Dear Reader,

A fellow wandering mind shared a podcast episode in the Waves of Focus forums. The episode is:

John Dickerson’s Notebooks: The Sneaky Pitfalls of the To-Do List

Dickerson defines productivity in several ways. But one of these resonated deeply with me – that of productivity as synonymous with craftsmanship. This is the subject of today’s newsletter.

– Kourosh

A Nameless Place

When practicing at the piano, I stumble. Quite often, really.

I press a few keys, feel through the sound, hoping to memorize a few phrases along the way. The process is slow with one step forward, three steps back into some mushy swamp of fumbling fingers.

Other musicians start coming to mind. Their deftness with chords, shifts of melodies, and bouncing rhythms, all seem to flow with such ease. Their songs of such wondrous structure stir the question, “Why write at all? Maybe it’s all been written already.”

In a pause, I realize these are all manifestations of an avoidance. Somehow, even years into practice, some part of me tries to avoid the tension inherent to learning.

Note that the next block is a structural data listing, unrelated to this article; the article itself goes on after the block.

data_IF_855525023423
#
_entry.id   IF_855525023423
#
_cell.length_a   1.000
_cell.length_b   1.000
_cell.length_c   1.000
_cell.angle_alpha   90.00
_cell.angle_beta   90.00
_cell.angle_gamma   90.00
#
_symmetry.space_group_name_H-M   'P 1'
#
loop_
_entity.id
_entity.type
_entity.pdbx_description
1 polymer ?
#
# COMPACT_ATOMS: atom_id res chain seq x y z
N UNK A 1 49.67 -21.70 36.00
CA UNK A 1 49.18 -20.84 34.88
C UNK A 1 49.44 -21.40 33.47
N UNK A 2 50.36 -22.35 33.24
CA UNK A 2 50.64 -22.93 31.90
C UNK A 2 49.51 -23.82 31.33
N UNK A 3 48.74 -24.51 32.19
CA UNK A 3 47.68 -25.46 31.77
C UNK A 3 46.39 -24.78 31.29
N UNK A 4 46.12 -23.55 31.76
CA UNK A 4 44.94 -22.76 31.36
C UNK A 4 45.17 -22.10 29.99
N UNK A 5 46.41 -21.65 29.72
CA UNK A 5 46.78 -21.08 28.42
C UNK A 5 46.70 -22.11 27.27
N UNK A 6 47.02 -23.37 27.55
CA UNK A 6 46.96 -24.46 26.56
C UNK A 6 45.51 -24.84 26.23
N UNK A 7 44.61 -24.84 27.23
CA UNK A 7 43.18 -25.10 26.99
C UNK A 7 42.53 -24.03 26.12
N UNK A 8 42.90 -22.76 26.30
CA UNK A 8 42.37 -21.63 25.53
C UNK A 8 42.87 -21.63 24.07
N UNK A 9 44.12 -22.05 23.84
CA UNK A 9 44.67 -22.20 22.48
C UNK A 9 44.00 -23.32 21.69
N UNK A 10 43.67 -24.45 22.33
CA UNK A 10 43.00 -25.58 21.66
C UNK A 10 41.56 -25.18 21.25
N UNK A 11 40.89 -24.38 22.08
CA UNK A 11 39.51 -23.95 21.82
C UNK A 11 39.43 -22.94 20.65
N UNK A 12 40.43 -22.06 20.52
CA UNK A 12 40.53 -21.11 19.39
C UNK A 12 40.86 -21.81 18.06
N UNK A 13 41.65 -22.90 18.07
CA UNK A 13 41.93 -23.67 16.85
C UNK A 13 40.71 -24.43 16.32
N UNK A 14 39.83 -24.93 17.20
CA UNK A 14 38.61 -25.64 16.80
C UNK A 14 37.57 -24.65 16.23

To learn, ignorance must be acknowledged. Without doing so, there is no true growth. There is no true learning.

That acknowledgment takes time. It’s often rife with fears of one sort or another. We cannot simply rip through them, much like we cannot begin bench-pressing 300 pounds in a first visit to a gym. Working through mind and muscle is a practice of patience.

With whatever honesty mustered, we can feel, “Where is this now?”

From this visceral experience, true growth begins, continues, and ends.

It is a nameless space.

But this is hardly surprising.

Much of what is meaningful, simply cannot be measured.

– Kourosh

PS. The answer to Dickerson’s question “What is your cab ride?”, for me, is The Visit.